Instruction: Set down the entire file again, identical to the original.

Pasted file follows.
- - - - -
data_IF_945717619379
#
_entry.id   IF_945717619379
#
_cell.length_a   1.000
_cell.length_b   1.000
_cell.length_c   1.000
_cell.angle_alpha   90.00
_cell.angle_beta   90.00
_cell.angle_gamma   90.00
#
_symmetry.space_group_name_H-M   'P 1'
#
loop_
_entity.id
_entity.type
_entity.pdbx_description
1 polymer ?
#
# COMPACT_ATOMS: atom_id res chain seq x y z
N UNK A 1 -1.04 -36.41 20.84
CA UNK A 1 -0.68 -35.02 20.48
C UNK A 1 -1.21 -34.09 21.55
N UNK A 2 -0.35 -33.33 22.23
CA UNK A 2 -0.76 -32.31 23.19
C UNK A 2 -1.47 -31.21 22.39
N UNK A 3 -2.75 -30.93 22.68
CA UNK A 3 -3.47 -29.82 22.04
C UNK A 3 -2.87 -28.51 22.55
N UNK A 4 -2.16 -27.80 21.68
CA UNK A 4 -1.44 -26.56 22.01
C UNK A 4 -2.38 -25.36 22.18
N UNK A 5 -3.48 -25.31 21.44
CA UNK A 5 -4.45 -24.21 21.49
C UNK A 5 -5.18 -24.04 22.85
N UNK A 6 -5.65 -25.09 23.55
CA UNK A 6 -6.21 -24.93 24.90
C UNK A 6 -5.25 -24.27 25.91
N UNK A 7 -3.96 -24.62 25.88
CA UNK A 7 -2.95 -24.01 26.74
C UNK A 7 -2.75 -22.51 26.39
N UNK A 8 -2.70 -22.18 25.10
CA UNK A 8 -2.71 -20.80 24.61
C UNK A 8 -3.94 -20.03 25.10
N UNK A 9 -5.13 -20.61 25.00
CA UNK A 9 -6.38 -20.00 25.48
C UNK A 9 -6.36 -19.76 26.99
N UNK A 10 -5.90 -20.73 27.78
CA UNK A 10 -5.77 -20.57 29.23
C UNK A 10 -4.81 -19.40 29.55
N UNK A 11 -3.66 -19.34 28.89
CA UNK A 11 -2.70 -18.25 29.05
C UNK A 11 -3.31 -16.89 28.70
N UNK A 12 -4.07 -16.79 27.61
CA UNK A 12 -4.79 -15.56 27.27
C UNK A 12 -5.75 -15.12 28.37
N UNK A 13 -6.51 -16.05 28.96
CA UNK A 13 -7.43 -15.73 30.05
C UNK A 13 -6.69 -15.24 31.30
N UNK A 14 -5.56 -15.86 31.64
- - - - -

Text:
data_IF_945717619379
#
_entry.id   IF_945717619379
#
_cell.length_a   1.000
_cell.length_b   1.000
_cell.length_c   1.000
_cell.angle_alpha   90.00
_cell.angle_beta   90.00
_cell.angle_gamma   90.00
#
_symmetry.space_group_name_H-M   'P 1'
#
loop_
_entity.id
_entity.type
_entity.pdbx_description
1 polymer ?
#
# COMPACT_ATOMS: atom_id res chain seq x y z
N UNK A 1 -1.04 -36.41 20.84
CA UNK A 1 -0.68 -35.02 20.48
C UNK A 1 -1.21 -34.09 21.55
N UNK A 2 -0.35 -33.33 22.23
CA UNK A 2 -0.76 -32.31 23.19
C UNK A 2 -1.47 -31.21 22.39
N UNK A 3 -2.75 -30.93 22.68
CA UNK A 3 -3.47 -29.82 22.04
C UNK A 3 -2.87 -28.51 22.55
N UNK A 4 -2.16 -27.80 21.68
CA UNK A 4 -1.44 -26.56 22.01
C UNK A 4 -2.38 -25.36 22.18
N UNK A 5 -3.48 -25.31 21.44
CA UNK A 5 -4.45 -24.21 21.49
C UNK A 5 -5.18 -24.04 22.85
N UNK A 6 -5.65 -25.09 23.55
CA UNK A 6 -6.21 -24.93 24.90
C UNK A 6 -5.25 -24.27 25.91
N UNK A 7 -3.96 -24.62 25.88
CA UNK A 7 -2.95 -24.01 26.74
C UNK A 7 -2.75 -22.51 26.39
N UNK A 8 -2.70 -22.18 25.10
CA UNK A 8 -2.71 -20.80 24.61
C UNK A 8 -3.94 -20.03 25.10
N UNK A 9 -5.13 -20.61 25.00
CA UNK A 9 -6.38 -20.00 25.48
C UNK A 9 -6.36 -19.76 26.99
N UNK A 10 -5.90 -20.73 27.78
CA UNK A 10 -5.77 -20.57 29.23
C UNK A 10 -4.81 -19.40 29.55
N UNK A 11 -3.66 -19.34 28.89
CA UNK A 11 -2.70 -18.25 29.05
C UNK A 11 -3.31 -16.89 28.70
N UNK A 12 -4.07 -16.79 27.61
CA UNK A 12 -4.79 -15.56 27.27
C UNK A 12 -5.75 -15.12 28.37
N UNK A 13 -6.51 -16.05 28.96
CA UNK A 13 -7.43 -15.73 30.05
C UNK A 13 -6.69 -15.24 31.30
N UNK A 14 -5.56 -15.86 31.64